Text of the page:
Q88            Ian Byrne: The existing power imbalance may be enhanced through the estate agents. Would you agree with that?

Caitlin Wilkinson: Accountability would be harder, and estate agents so far have shown themselves to be less flexible and rather more unscrupulous from the evidence we have seen so far.

Chris Norris: I agree that it is an interesting question. The motivations are certainly different when you are dealing with a letting agent versus dealing directly with a landlord. The landlord has a greater motive to be sympathetic. They also have a greater motive to get things right because it is ultimately them that will suffer if a case is adjourned because they have not followed the pre-action protocol.

That being said, I would not necessarily want to tar all letting agents with the same brush. As we have said about landlords and tenants, they are not one cohesive group. At the moment, when we are still waiting to see the regulation of property agents pushed through, there will be some who are very well trained and very well regulated by the affiliated bodies and who will probably do a very good job. There are others, unfortunately, that possibly would not, and it does introduce a little more uncertainty.

Ruth Ehrlich: I echo what Caitlin and Chris have said. Over the years, our research has shown that private renters who deal directly with their landlord tend to have an overall better experience than those who deal with letting agents. That seems to have been the case during the time of Covid as well. 36% of renters said that their landlord has been supportive during this time. Of those who deal with their letting agent, 22% of renters said that their letting agent had been supportive, so it is quite a significant difference in experience.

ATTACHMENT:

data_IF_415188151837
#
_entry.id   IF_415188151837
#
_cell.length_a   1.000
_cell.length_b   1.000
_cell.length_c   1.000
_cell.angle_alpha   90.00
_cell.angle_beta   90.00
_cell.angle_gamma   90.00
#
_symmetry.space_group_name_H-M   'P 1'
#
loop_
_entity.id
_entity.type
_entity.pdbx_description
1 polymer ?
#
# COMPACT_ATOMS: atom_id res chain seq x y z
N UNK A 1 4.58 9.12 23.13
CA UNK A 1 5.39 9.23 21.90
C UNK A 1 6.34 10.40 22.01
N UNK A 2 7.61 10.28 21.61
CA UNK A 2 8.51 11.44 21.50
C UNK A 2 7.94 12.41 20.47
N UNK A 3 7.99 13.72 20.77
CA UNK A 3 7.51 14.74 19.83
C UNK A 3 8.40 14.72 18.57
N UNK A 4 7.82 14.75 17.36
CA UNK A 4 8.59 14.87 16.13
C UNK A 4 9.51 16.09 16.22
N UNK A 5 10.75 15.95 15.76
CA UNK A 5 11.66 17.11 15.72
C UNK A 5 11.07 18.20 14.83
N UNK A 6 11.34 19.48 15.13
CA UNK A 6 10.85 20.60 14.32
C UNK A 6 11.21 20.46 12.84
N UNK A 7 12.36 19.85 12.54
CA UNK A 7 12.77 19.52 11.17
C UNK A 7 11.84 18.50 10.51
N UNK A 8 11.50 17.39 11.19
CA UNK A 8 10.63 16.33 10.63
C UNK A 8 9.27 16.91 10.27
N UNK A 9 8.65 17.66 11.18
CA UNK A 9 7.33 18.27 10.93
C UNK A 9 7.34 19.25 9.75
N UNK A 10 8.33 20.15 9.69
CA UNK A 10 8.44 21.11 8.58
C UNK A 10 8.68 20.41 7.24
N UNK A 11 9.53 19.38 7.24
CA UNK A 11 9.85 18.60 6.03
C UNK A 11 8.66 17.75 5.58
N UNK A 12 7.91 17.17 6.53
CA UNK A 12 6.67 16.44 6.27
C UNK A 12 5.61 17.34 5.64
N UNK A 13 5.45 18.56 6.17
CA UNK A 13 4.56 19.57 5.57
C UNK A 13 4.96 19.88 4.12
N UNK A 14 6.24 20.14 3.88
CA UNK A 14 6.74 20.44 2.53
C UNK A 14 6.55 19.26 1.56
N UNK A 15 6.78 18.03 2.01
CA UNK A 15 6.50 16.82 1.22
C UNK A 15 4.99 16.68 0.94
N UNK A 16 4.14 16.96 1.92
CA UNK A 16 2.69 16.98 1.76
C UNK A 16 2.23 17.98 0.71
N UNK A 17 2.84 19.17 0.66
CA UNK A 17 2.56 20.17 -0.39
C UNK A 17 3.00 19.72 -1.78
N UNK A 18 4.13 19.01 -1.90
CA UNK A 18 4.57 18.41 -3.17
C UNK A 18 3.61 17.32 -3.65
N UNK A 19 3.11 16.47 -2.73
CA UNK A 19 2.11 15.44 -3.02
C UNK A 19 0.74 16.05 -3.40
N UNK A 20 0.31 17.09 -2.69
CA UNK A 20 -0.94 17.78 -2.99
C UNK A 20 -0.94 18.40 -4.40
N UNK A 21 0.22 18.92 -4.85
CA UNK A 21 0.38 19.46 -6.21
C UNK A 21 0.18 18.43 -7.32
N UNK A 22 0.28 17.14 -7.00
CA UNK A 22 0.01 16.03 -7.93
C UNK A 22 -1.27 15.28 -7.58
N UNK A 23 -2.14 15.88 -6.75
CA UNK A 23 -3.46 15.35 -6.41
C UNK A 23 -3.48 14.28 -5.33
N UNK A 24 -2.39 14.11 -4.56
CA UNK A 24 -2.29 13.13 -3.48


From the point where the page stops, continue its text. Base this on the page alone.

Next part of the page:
Q89            Ian Byrne: Chris, will any protections be necessary for landlords?

Chris Norris: Do you mean following the return to normal service or if other steps were taken?

Ian Byrne: If other steps were taken, if we are talking about legislation and the pre-action protocol.

Chris Norris: If we saw a pre-action protocol that came along with legislation that introduced more discretion when it comes to mandatory grounds or if we were talking about the early removal, for instance, of section 21, I would be quite uneasy to entertain that prior to the other reforms that we need. Looking specifically at section 21, while very few landlords welcome its removal, we have acknowledged that that process is in train and that it is going along down the route. We are not arguing against that necessarily at the moment.

What we are saying is that we would like everything to happen in sequence. We all recognise that the section 8 possession process does not work especially well and that the courts are not resourced as well as they could be. We would like to see those steps prioritised so that everybody can access justice more effectively and more efficiently before some of the other tools that are available to landlords at the moment are taken away.